Why F1's title contenders have diverged on taking engine penalties

Red Bull motorsport boss Helmut Marko has explained why the decision was taken to give Max Verstappen a new power unit at Formula 1's Russian GP.

Why F1's title contenders have diverged on taking engine penalties

Verstappen changed all his Honda power unit elements between FP1 and FP2 at Sochi, and the Dutchman will thus start Sunday's race from the back of the grid.

All teams are under pressure to switch their drivers to a fourth power unit as it becomes increasingly clear that it will be difficult to make the end of the season without a change, now that the full calendar has been confirmed.

Pushing mileage risks reliability issues, while performance also tapers off the more a power unit is used.

Verstappen was in an even more difficult position than most after one of his units suffered damage in the crash on the first lap of the British GP, so his team knew that a change was inevitable.

The Dutchman came to Russia with a three-place grid penalty after his incident with Lewis Hamilton at Monza. With Mercedes traditionally on strong form in Sochi, the decision was made to take the hit this weekend.

Marko has also revealed that the team has the option to change only two elements – believed to be the V6 and the turbo – which would have resulted in just a 10-place hit.

However, it was eventually decided to change everything, a move that automatically sends a driver to the back of the grid.

"Mercedes being so strong here, let's say we finish third in qualifying," Marko told Autosport. "Plus three is six, so 16, because we could have changed with only 10 places penalty, we had that choice.

"But between 16 and 20 doesn't make a difference. So we chose to take everything. It's safety, and you can attack in the coming races. You don't have to worry."

Asked what Verstappen can achieve in Sunday's race, he said: "Qualifying doesn't matter for us. So we will focus on race set-up. It's depending on how the race is going, is there a safety car or not?

"On the other hand, nobody thought that you could overtake in Zandvoort, and [Sergio] Perez went up to I think eighth place with an extra stop. I think a lot of things are possible."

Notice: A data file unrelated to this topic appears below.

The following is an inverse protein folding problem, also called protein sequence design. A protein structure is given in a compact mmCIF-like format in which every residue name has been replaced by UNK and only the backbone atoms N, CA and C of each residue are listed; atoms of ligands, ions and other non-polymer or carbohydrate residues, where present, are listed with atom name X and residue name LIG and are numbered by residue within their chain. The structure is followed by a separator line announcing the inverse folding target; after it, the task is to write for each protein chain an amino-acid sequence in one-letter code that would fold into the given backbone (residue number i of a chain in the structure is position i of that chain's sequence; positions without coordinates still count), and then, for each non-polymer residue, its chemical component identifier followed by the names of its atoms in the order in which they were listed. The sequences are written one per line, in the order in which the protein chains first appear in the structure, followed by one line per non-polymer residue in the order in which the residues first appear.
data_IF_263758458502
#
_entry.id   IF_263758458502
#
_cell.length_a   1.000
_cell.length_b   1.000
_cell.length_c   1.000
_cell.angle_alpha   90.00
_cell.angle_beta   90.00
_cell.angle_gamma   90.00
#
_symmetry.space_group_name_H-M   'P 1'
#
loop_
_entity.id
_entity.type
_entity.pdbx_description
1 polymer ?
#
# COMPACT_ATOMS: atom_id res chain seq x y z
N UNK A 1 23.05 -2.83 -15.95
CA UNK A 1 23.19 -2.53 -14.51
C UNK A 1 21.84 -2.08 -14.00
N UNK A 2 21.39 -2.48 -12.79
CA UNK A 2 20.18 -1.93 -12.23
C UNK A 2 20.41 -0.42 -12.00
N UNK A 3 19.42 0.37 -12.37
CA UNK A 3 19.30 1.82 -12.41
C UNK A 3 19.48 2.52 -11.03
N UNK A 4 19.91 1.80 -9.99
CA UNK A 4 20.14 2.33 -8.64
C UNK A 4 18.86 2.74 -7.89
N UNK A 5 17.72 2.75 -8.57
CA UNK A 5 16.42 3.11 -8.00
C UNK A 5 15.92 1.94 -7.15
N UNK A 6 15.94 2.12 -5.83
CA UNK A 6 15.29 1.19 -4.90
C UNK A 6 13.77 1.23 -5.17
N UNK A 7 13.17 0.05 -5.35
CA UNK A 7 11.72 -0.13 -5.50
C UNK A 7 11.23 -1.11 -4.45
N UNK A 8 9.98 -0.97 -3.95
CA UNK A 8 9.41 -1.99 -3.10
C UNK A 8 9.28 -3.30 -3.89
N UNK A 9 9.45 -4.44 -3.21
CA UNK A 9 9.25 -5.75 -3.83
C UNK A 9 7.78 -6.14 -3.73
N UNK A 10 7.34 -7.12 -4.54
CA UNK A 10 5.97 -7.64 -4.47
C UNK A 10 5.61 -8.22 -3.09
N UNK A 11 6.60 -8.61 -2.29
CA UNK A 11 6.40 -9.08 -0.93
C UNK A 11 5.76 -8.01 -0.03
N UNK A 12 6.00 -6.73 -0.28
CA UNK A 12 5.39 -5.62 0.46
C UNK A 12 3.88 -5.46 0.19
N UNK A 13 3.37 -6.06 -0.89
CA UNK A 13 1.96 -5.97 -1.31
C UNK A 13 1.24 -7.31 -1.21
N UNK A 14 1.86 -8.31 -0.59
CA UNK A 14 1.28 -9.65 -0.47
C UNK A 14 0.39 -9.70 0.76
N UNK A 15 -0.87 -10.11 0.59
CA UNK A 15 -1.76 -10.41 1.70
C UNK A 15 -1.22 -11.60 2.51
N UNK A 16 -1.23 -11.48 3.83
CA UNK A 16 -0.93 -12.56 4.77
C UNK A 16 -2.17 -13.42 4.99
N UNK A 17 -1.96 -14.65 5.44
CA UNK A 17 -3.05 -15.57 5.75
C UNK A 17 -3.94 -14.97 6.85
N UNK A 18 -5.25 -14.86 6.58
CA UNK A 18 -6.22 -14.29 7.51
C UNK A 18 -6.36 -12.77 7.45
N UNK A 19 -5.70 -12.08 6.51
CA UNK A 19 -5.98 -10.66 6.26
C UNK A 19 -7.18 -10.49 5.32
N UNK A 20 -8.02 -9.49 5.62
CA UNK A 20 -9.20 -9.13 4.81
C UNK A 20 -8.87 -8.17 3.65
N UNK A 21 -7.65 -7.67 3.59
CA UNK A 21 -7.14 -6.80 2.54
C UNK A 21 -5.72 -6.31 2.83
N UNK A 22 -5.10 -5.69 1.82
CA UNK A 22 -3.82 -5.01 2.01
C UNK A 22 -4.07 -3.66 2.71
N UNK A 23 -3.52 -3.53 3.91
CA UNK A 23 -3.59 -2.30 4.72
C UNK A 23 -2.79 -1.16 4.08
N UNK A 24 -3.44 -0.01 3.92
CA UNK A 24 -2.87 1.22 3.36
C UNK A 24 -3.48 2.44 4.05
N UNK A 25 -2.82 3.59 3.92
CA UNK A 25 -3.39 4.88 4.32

Lewis Hamilton, Mercedes W12

Lewis Hamilton, Mercedes W12

Photo by: Charles Coates / Motorsport Images

Mercedes boss Toto Wolff said that his team has no immediate plans to equip Hamilton with a fourth power unit.

Hamilton's teammate Valtteri Bottas took a new engine at Monza and, having won the sprint qualifying event, he started the grand prix from the back of the grid.

Wolff insisted that Mercedes wants to make the most of its strong form at Sochi and bag maximum points for Hamilton, who was second fastest behind Bottas on Friday.

"I think we have a good opportunity here," Wolff told Autosport. "If everything goes to plan that we are starting in the front, and hopefully can have a strong points finish.

"I think at the moment we're just looking at the development of the power unit in terms of signs of reliability issues, which are not yet there. So we're taking it from weekend to weekend."

Unlike Verstappen and Bottas, Hamilton has not suffered power unit damage in an accident, so he has more leeway.

However, Wolff acknowledged that it will be tricky to get the timing of any penalty right.

"Exactly. And there can be a weekend where you are totally off, or you're caught in an accident, and you're starting at the back anyway. So I think taking a power unit prematurely is not something that we would want to do."

Honda's latest power unit package includes a new spec energy store, an example of which Verstappen already took without penalty at Spa.

Ferrari also has an upgraded power unit at Sochi, which has been given to Leclerc. Like Verstappen, the Monegasque driver will be at the back of the grid.

Wolff said that Mercedes made its permitted upgrades at the start of the season, and thus there will be no performance gain for Hamilton, other than that associated with mileage.

"The truth is we don't know what the others do. It's just noise. For us, it's important to choose the right time for upgrades. And we have done that at the beginning of the year.

"We're happy with how we've done it, and it's a close fight, you can see that everybody's suffering from some kind of reliability issues, or bringing developments late."

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